I had been wanting to explore the Kanna River valley for a while. In the end, access was easier than I had thought: the small community bus that picked me up at Shinmachi station was nearly empty, and so the ninety-minute ride to the start of the trail was fairly comfortable. I set off in fairly high spirits despite the overcast weather. Unfortunately I missed a turn, and ended up losing an hour walking back and forth along a forest trying to find the trail back – I truly thought that I would have to turn back and give up on the summit. Eventually I reached the Eastern peak of Mt Mikabo 御荷鉾山. After going down a bit and back up again, I got to the Western peak, the highest point of the hike. It was mostly free of trees and the view would have been fantastic if not for the gloomy, cloudy weather. I think I saw only two other hikers the whole day. After a short break (I was hour behind schedule), I hurriedly made my way down to the road and bus stop.

Few views on this hike mainly due to the cloudy weather

 

Mt Shaka (1641m), Fuefuki City, Yamanashi Prefecture, Sunday, November 20, 2016

Things get steep near the higher parts of Mt Shaka

Amazingly, the weather was still warm enough in the second half of November for a comfortable hike above 1500m. I took a bus from Isawa-onsen – again I was one of the only passengers – and got off at Torimisaka pass (1100m). This is another hike in the vicinity of Mt Fuji, and I was able to get many good views of its snow-covered summit, as well as many other mountains of Yamanashi. It was mostly a solitary hike, under a grey autumn sky – Kofu valley below was partially hidden by a layer of fog. I thought Mt Shaka 釈迦ヶ岳 was quite an interesting mountain and deserved to be better-known. The rocky climb up was surprisingly steep and dramatic (it reminded me of my hike up Mt Suwa), and I was rewarded with 360 degree views from the summit. After a short break, I continued along the ridge to Mt Fukoma 府駒山 (1562m) before descending through the forest into the valley. From there it was an easy walk along a paved road to the bus stop near the Ashikawa Farmer’s market.

Autumn mist covering the lower elevations

 

Mt Chichibu-Ontake (1080m), Chichibu City, Saitama Prefecture, Sunday, December 18, 2016

View North – Mt Asama is the white bit on the left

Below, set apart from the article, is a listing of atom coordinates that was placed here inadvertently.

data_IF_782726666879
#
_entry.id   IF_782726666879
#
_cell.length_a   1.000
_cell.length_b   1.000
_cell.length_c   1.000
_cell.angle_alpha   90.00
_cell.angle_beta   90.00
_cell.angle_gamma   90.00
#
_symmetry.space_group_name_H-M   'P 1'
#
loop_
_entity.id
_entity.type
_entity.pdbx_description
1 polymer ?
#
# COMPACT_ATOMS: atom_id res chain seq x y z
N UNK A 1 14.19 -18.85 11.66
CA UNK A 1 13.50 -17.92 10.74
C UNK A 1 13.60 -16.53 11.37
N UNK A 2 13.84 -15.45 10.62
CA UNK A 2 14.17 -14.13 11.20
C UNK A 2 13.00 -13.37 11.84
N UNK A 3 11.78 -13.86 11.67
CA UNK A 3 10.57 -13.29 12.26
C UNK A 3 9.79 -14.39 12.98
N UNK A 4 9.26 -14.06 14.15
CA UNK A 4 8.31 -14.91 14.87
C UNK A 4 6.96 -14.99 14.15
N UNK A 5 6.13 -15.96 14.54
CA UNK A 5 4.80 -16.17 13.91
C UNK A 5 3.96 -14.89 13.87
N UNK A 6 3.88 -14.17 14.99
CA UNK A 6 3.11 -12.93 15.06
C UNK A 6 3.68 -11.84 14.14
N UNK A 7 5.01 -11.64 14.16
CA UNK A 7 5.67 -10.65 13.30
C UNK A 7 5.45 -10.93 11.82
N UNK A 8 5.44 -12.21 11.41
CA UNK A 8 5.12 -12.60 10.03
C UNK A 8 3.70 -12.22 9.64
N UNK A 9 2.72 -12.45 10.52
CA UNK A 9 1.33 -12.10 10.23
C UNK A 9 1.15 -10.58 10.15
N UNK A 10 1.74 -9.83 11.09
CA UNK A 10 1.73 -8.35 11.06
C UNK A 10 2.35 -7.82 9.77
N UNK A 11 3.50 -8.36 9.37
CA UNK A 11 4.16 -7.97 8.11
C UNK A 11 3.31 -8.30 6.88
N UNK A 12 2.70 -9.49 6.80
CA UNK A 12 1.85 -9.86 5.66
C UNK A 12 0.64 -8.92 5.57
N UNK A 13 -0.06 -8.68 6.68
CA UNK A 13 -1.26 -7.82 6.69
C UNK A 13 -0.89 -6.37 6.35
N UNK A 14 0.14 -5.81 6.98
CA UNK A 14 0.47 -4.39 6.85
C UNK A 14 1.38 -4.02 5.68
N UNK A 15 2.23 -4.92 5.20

This is a hike I had been wanting to do for a while, but since it was a little short, I had to time it close to the shortest day of the year. Fortunately I was able to walk to the start of the trail from Mitsumine-Guchi station; it was a tad spooky because of all the “fake people” next to the road and in the fields (see the photo below). Some were obviously scarecrows, but not all of them. After climbing for a short while, I got my first views back along the Arakawa river valley, stunningly beautiful in the crisp December weather. After about an hour of steep, solitary climbing through dark pine forest, I reached the small shrine on the narrow top of Mt Chichibu-Ontake 秩父御嶽山, where another hiker was having his lunch. I took some time to enjoy the superb views in every direction – including snow-capped Mt Asama and the jagged peak of Mt Ryokami – before heading down a different route, to a bus stop on the road for Mitsumine shrine.

Fake villagers guarding the start of the trail

 

Mt Azumaya (772m), Chichibu City, Saitama Prefecture, Friday, December 23, 2016

Countryside view of Chichibu with the pyramid top of Mt Buko in the back

My last day hike of the year, was the peak just to the North of the previous one. The start of the trail was a little further from the train station, so I had to take a bus. This is also a somewhat short hike, so perfect for this time of the year. Soon after starting out, I reached an observation point with nice views of the valley below. There are several paths up but the way I picked had a rocky section with chains – some unexpected fun! One can also reach the top via easier paths. I had more good views along the way, although the top of Mt Azumaya 四阿屋山 was in the trees. I only could see Mt Ryokami, and the mountain range to its North, including Mt Futago, which I climbed six months later and had a scary experience when I went down the wrong trail. This time I was completely alone on the summit. While I was having lunch, the weather turned cloudy and cold, so I hurried back down an alternate path, but which looped back to my starting point. From there it was a short troll to a nice hot spring facility and a bus stop.

Mt Futago can be seen behind the power line